Prosecutors seek detention warrant for opposition floor leader
Prosecutors sought a detention warrant Monday for the floor leader of the main opposition Democratic United Party (DUP) over bribery suspicions, setting in motion a potential showdown between rival parties over whether the parliament should consent to his arrest.
The move came after Rep. Park Jie-won three times snubbed summons to appear before the prosecution for questioning on allegations he received money from ailing savings banks that sought his influence to avoid shutdown.
Park has denied the allegations, claiming the investigation is politically motivated.
Park's detention requires parliamentary consent as lawmakers in South Korea are immune from arrest while the National Assembly is in session. The DUP and the ruling Saenuri Party are expected to clash over the issue.
Park said earlier Monday he is "contemplating what course of action he should take."
The National Assembly is expected to table an arrest motion for Park at a plenary session Wednesday. The motion needs to be put to a vote within 72 hours, with a majority of votes needed for its approval.
The ruling Saenuri Party, which has 149 seats in the 300-member parliament, reportedly set a policy to approve a motion to arrest Park if the motion is put to a vote, party officials said.
Park "should voluntarily present himself to prosecutors and undergo questioning," party spokesman Hong il-pyo told reporters.
Meanwhile, the DUP claimed the prosecutors' move is designed to water down suspicions over illegal campaign funding involving former aides of President Lee Myung-bak ahead of the 2007 presidential election.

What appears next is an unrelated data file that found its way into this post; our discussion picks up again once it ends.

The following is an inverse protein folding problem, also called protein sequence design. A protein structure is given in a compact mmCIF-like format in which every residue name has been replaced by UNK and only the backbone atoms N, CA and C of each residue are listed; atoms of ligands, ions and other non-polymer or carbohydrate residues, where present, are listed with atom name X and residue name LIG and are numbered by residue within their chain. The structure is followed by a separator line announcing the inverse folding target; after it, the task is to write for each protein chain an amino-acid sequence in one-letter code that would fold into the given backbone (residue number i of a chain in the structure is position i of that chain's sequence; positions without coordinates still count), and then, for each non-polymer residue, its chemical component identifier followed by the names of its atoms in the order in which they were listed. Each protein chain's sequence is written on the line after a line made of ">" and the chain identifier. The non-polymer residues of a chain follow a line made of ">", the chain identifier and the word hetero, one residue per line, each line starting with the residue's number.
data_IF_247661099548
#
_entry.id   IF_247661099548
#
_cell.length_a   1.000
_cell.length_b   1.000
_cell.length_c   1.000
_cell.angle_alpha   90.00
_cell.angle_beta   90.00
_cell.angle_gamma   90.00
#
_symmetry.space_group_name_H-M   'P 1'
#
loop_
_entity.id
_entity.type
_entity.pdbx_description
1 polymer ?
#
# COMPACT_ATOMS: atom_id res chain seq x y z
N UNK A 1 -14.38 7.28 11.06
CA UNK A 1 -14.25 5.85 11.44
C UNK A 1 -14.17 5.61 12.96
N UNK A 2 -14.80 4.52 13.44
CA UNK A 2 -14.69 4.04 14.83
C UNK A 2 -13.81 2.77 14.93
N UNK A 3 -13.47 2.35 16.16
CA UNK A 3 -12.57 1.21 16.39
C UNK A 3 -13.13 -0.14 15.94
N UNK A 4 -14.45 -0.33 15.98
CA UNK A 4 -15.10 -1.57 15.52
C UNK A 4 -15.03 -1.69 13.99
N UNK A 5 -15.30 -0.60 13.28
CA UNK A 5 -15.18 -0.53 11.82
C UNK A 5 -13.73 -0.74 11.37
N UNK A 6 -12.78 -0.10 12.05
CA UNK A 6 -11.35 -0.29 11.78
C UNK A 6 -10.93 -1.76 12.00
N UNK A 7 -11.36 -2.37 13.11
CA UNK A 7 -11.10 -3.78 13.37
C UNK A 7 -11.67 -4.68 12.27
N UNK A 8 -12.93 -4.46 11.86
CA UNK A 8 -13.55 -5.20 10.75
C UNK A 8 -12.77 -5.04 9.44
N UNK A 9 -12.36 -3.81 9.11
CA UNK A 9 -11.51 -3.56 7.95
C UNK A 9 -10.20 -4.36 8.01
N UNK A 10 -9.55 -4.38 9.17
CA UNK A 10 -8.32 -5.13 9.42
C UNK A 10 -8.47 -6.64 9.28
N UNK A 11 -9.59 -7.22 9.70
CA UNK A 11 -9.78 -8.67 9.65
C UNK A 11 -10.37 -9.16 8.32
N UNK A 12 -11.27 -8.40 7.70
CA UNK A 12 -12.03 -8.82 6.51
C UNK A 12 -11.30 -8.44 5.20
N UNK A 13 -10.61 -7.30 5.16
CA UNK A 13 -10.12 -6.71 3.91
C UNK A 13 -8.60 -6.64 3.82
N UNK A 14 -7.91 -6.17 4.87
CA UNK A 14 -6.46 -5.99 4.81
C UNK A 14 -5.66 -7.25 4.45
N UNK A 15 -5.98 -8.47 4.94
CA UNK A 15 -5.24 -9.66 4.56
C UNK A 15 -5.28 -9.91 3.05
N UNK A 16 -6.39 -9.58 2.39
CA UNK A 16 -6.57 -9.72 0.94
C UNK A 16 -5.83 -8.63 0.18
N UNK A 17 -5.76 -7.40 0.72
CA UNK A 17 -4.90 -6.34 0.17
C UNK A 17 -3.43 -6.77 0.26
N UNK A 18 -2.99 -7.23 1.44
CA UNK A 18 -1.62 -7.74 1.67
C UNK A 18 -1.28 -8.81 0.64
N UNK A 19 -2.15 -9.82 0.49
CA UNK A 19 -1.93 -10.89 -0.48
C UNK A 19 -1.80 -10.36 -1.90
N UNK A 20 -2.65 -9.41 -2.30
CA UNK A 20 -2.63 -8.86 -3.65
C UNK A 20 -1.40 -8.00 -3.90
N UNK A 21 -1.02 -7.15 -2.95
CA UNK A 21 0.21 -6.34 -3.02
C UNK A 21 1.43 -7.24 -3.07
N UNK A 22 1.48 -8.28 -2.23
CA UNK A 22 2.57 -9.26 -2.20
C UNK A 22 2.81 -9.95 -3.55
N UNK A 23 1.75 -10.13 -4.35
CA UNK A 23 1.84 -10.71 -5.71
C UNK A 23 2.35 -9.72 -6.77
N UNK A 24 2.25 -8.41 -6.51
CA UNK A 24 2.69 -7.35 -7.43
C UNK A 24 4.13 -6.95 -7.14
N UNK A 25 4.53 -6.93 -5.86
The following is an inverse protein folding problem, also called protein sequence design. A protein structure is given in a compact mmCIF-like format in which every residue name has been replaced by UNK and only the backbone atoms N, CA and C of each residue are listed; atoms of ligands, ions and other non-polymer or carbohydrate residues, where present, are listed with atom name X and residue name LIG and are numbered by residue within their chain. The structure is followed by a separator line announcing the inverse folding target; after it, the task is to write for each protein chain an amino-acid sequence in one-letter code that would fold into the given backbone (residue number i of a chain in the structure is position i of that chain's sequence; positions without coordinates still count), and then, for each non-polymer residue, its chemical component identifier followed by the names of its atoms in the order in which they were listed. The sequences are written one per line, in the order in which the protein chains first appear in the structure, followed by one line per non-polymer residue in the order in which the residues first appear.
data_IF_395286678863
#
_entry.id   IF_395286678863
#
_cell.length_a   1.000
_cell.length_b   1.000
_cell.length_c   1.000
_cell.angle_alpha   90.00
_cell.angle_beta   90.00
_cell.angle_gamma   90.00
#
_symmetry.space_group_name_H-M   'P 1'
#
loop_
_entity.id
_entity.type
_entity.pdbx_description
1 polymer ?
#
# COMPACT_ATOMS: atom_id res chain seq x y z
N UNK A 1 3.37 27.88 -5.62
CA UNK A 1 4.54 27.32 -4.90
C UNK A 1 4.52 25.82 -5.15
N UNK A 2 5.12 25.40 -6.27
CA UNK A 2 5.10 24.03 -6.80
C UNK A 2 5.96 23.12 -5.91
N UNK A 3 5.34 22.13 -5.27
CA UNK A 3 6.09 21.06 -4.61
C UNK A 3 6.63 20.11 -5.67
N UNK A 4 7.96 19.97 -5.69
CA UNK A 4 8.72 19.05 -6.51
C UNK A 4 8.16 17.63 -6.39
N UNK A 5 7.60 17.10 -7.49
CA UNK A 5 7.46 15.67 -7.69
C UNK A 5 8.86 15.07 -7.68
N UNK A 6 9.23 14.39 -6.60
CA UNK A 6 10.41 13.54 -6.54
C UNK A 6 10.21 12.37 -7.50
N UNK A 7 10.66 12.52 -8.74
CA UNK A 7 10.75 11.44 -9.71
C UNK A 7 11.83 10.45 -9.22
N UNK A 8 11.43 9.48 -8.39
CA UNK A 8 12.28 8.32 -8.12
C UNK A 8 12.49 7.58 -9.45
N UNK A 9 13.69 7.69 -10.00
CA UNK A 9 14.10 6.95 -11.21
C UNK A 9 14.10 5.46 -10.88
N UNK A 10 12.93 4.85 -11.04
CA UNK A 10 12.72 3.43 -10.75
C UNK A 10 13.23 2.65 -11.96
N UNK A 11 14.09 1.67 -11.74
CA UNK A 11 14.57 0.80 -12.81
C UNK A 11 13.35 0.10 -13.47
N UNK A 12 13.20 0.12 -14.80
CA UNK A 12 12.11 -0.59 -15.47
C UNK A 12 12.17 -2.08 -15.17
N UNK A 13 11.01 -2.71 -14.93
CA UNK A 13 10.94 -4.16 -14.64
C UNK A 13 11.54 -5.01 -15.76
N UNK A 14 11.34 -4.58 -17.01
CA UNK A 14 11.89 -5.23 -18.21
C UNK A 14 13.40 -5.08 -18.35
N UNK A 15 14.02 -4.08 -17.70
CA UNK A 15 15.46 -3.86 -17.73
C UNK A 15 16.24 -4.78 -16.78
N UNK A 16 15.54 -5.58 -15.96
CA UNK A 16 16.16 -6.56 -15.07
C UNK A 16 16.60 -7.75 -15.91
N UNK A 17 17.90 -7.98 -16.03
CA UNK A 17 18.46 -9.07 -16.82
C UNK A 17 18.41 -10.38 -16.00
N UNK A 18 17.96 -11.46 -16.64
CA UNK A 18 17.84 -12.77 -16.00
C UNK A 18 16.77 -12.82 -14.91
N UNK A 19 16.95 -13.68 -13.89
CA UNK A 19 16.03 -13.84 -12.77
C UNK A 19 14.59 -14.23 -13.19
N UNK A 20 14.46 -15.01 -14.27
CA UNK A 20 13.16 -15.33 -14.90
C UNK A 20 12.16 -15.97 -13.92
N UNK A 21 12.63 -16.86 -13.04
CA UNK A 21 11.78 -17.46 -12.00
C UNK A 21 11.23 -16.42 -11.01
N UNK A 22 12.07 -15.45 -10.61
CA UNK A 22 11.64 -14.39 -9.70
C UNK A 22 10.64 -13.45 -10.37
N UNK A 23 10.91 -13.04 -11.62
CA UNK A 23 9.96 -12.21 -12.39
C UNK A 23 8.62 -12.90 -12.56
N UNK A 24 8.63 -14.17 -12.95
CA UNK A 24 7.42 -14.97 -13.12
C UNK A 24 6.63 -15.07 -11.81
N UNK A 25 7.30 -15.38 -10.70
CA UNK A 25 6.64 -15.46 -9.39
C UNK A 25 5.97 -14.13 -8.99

"We will fight against oppression of the opposition party," party spokesman Jung Sung-ho told reporters, without elaborating on how they would thwart the arrest motion.
Such an arrest motion is a politically sensitive issue in South Korea. Earlier this month, the ruling party came under intense fire after the National Assembly struck down an arrest motion for one of its lawmakers, Rep. Chung Doo-un, who was also accused of bribery.
The party's rejection of the arrest motion for its fellow lawmaker was seen as a slap in the face of voters as it ran counter to the ruling party's promise to forgo privileges granted to legislators, including the immunity from arrest.
"(The prosecution) will again seek an arrest warrant for Park if the parliament rejects the arrest motion," a prosecution official close to the investigation said, adding that they intend to once again seek a detention warrant for Chung when the current parliamentary session is over.
Park, a three-term lawmaker, is suspected of accepting around 100 million won ($87,657) in kickbacks from the now-jailed Solomon Savings Bank chairman Lim Suk in return for influence peddling on behalf of the savings bank before the general elections in 2008, according to the prosecutors.
Park was indicted in 2003 on charges of taking slush funds from Hyundai Group right before the historic inter-Korean summit in 2000, but was cleared of the charges by the Supreme Court.
He was also sentenced to 3 years in jail for receiving kickbacks from several local conglomerates and released from prison under a special pardon in 2006.
In the savings bank scandal, an elder brother of President Lee has also been indicted on bribery charges. It is the first time in South Korea a brother of a sitting president has been arrested to stand trial. (Yonhap)